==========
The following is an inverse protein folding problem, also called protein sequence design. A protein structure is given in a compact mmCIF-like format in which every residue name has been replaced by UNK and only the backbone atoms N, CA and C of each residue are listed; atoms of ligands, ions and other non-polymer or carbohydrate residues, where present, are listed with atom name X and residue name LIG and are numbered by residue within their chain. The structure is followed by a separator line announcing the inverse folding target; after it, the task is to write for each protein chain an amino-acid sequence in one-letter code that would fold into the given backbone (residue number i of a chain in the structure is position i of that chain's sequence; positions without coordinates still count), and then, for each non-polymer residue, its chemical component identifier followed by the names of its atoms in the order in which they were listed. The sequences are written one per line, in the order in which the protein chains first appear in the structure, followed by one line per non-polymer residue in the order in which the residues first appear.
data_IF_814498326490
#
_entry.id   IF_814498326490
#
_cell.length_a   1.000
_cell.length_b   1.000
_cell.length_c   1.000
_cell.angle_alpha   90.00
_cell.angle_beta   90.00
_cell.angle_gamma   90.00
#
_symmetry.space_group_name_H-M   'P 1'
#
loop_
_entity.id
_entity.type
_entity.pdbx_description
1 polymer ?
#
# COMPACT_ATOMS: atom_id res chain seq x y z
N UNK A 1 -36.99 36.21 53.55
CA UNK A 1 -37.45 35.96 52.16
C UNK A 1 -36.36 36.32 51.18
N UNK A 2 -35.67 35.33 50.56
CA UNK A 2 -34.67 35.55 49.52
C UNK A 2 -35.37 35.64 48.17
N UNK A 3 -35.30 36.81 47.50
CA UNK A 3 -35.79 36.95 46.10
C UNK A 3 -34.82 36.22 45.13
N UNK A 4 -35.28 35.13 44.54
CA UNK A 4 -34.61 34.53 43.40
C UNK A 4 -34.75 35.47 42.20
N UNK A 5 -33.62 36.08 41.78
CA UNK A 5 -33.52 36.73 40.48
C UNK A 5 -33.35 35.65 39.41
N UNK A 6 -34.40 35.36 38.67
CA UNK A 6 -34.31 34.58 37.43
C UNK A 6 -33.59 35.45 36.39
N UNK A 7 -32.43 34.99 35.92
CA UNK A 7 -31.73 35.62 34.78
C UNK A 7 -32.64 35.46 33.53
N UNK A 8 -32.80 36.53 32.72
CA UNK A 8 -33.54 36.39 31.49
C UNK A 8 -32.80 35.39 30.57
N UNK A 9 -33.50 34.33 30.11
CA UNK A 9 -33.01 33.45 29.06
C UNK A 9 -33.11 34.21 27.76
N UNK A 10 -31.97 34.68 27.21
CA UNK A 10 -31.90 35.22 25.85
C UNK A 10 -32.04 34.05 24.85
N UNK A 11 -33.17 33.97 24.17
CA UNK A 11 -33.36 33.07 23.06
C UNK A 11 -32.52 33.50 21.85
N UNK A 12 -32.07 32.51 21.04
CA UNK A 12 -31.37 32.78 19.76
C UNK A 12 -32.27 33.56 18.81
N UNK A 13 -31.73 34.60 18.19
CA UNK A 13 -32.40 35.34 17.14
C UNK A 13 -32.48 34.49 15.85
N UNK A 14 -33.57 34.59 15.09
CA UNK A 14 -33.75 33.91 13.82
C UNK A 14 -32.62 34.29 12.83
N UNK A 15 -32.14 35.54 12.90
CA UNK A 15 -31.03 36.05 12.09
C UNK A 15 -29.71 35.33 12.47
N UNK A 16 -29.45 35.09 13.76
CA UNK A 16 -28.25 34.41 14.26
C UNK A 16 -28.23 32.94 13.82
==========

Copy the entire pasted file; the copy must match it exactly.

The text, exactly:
The following is an inverse protein folding problem, also called protein sequence design. A protein structure is given in a compact mmCIF-like format in which every residue name has been replaced by UNK and only the backbone atoms N, CA and C of each residue are listed; atoms of ligands, ions and other non-polymer or carbohydrate residues, where present, are listed with atom name X and residue name LIG and are numbered by residue within their chain. The structure is followed by a separator line announcing the inverse folding target; after it, the task is to write for each protein chain an amino-acid sequence in one-letter code that would fold into the given backbone (residue number i of a chain in the structure is position i of that chain's sequence; positions without coordinates still count), and then, for each non-polymer residue, its chemical component identifier followed by the names of its atoms in the order in which they were listed. The sequences are written one per line, in the order in which the protein chains first appear in the structure, followed by one line per non-polymer residue in the order in which the residues first appear.
data_IF_814498326490
#
_entry.id   IF_814498326490
#
_cell.length_a   1.000
_cell.length_b   1.000
_cell.length_c   1.000
_cell.angle_alpha   90.00
_cell.angle_beta   90.00
_cell.angle_gamma   90.00
#
_symmetry.space_group_name_H-M   'P 1'
#
loop_
_entity.id
_entity.type
_entity.pdbx_description
1 polymer ?
#
# COMPACT_ATOMS: atom_id res chain seq x y z
N UNK A 1 -36.99 36.21 53.55
CA UNK A 1 -37.45 35.96 52.16
C UNK A 1 -36.36 36.32 51.18
N UNK A 2 -35.67 35.33 50.56
CA UNK A 2 -34.67 35.55 49.52
C UNK A 2 -35.37 35.64 48.17
N UNK A 3 -35.30 36.81 47.50
CA UNK A 3 -35.79 36.95 46.10
C UNK A 3 -34.82 36.22 45.13
N UNK A 4 -35.28 35.13 44.54
CA UNK A 4 -34.61 34.53 43.40
C UNK A 4 -34.75 35.47 42.20
N UNK A 5 -33.62 36.08 41.78
CA UNK A 5 -33.52 36.73 40.48
C UNK A 5 -33.35 35.65 39.41
N UNK A 6 -34.40 35.36 38.67
CA UNK A 6 -34.31 34.58 37.43
C UNK A 6 -33.59 35.45 36.39
N UNK A 7 -32.43 34.99 35.92
CA UNK A 7 -31.73 35.62 34.78
C UNK A 7 -32.64 35.46 33.53
N UNK A 8 -32.80 36.53 32.72
CA UNK A 8 -33.54 36.39 31.49
C UNK A 8 -32.80 35.39 30.57
N UNK A 9 -33.50 34.33 30.11
CA UNK A 9 -33.01 33.45 29.06
C UNK A 9 -33.11 34.21 27.76
N UNK A 10 -31.97 34.68 27.21
CA UNK A 10 -31.90 35.22 25.85
C UNK A 10 -32.04 34.05 24.85
N UNK A 11 -33.17 33.97 24.17
CA UNK A 11 -33.36 33.07 23.06
C UNK A 11 -32.52 33.50 21.85
N UNK A 12 -32.07 32.51 21.04
CA UNK A 12 -31.37 32.78 19.76
C UNK A 12 -32.27 33.56 18.81
N UNK A 13 -31.73 34.60 18.19
CA UNK A 13 -32.40 35.34 17.14
C UNK A 13 -32.48 34.49 15.85
N UNK A 14 -33.57 34.59 15.09
CA UNK A 14 -33.75 33.91 13.82
C UNK A 14 -32.62 34.29 12.83
N UNK A 15 -32.14 35.54 12.90
CA UNK A 15 -31.03 36.05 12.09
C UNK A 15 -29.71 35.33 12.47
N UNK A 16 -29.45 35.09 13.76
CA UNK A 16 -28.25 34.41 14.26
C UNK A 16 -28.23 32.94 13.82